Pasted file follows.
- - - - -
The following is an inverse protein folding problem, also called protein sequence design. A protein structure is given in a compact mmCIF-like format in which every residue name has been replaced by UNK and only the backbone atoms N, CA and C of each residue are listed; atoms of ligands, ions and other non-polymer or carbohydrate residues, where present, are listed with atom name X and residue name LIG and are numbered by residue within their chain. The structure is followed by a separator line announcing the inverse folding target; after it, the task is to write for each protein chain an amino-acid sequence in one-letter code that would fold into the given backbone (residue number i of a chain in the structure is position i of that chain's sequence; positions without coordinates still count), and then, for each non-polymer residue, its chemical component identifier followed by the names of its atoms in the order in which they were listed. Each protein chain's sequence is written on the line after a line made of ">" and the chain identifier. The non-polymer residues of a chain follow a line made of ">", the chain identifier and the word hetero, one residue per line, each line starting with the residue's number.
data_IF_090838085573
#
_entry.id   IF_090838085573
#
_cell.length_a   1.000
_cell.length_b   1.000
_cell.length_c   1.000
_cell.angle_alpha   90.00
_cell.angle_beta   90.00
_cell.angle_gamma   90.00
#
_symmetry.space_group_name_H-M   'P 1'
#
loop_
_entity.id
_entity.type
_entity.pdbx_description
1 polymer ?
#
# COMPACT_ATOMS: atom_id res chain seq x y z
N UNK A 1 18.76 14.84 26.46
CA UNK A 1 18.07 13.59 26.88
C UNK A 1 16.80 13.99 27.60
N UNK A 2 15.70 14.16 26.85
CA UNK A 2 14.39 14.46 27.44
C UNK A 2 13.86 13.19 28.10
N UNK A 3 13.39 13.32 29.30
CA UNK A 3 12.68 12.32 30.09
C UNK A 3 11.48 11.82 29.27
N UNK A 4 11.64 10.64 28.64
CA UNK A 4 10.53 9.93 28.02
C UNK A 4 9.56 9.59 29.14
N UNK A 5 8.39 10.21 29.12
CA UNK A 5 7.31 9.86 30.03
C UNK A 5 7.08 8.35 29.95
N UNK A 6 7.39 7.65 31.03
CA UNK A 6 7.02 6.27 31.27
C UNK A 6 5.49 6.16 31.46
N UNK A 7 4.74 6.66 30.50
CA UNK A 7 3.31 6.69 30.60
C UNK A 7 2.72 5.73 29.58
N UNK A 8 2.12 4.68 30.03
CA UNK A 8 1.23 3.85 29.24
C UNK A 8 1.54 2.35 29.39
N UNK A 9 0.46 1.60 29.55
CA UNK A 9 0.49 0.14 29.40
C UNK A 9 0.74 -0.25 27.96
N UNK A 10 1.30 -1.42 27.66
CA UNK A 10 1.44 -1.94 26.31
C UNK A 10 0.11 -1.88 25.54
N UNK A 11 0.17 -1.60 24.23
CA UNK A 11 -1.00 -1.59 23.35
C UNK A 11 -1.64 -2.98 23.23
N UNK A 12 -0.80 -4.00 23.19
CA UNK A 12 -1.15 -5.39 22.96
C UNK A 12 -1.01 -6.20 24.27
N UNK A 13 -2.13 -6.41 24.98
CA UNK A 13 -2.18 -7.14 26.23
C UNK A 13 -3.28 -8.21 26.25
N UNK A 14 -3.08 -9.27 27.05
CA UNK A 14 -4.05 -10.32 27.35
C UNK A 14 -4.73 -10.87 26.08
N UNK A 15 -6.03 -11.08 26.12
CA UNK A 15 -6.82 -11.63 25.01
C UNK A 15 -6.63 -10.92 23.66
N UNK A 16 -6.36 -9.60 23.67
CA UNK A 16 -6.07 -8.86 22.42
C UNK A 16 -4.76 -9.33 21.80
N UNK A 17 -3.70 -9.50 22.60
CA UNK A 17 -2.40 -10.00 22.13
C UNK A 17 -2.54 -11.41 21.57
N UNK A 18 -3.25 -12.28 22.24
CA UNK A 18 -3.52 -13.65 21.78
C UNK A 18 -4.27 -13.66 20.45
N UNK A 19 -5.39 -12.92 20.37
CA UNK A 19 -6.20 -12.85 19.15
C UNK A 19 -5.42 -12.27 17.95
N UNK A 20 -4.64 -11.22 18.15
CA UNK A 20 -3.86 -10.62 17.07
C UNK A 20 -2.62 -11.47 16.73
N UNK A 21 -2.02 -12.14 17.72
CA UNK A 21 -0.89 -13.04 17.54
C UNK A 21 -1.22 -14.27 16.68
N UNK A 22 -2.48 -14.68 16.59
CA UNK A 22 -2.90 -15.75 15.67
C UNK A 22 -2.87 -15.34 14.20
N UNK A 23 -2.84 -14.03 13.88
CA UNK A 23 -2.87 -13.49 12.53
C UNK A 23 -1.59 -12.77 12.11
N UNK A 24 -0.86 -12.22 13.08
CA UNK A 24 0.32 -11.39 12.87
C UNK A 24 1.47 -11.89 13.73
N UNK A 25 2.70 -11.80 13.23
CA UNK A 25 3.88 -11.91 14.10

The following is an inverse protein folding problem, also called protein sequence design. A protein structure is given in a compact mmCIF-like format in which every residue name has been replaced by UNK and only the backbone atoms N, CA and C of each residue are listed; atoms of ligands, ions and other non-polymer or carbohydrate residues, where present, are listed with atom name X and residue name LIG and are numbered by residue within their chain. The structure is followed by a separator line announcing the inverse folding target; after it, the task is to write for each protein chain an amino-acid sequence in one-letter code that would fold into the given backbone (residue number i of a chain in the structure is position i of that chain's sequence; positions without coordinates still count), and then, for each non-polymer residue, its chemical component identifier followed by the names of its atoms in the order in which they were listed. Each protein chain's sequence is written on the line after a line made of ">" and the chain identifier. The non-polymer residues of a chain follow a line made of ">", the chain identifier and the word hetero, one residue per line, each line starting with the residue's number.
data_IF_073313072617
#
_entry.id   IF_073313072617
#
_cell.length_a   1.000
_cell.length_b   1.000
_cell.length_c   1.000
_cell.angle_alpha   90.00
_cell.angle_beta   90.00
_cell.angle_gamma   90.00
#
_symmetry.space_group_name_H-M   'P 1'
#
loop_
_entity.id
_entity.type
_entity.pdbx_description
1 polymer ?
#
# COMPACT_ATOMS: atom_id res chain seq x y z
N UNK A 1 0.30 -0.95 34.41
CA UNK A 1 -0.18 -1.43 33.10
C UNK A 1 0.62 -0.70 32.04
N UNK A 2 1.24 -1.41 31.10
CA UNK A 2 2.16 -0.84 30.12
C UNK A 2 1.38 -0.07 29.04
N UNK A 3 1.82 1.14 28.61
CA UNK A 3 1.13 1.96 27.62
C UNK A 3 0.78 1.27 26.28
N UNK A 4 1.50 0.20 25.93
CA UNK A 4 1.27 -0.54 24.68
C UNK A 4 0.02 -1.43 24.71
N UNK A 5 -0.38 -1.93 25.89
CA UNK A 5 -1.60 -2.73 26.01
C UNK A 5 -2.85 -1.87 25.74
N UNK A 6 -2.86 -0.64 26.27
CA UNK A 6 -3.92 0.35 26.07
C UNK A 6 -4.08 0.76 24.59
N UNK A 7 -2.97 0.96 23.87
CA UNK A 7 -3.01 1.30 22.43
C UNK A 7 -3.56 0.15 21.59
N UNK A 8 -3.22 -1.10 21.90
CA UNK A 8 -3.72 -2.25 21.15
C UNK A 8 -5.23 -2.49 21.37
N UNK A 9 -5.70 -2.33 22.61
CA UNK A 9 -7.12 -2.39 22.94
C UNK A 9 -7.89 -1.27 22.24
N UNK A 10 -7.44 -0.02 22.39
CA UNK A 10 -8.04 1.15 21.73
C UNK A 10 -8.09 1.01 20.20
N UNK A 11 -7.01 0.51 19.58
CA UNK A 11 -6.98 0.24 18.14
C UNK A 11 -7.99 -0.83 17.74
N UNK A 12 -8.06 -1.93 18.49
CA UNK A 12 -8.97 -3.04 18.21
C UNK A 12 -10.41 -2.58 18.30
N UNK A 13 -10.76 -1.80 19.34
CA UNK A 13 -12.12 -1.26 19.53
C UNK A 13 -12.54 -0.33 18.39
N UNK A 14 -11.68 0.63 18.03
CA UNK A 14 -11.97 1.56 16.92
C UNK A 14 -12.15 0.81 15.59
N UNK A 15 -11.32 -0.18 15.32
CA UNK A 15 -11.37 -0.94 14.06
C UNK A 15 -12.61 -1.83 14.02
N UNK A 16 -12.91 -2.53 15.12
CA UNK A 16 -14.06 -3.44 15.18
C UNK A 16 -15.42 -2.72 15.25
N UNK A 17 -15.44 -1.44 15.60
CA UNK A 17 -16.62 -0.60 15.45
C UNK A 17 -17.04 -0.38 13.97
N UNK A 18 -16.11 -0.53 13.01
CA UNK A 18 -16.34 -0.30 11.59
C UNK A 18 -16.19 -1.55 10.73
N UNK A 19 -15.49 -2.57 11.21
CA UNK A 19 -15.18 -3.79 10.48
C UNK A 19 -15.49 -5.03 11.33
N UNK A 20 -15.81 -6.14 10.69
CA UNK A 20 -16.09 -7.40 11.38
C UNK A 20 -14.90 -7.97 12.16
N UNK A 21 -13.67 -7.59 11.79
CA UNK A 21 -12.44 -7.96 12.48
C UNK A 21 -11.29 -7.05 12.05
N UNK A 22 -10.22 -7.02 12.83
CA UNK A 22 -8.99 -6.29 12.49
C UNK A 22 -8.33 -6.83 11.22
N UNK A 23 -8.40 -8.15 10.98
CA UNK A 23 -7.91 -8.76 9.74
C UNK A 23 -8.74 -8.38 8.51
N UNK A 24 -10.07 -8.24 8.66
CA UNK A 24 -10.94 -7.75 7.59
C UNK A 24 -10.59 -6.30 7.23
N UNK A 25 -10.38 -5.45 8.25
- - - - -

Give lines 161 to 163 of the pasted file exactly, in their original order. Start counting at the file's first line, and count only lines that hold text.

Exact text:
C UNK A 15 -12.61 -1.83 14.02
N UNK A 16 -12.91 -2.53 15.12
CA UNK A 16 -14.06 -3.44 15.18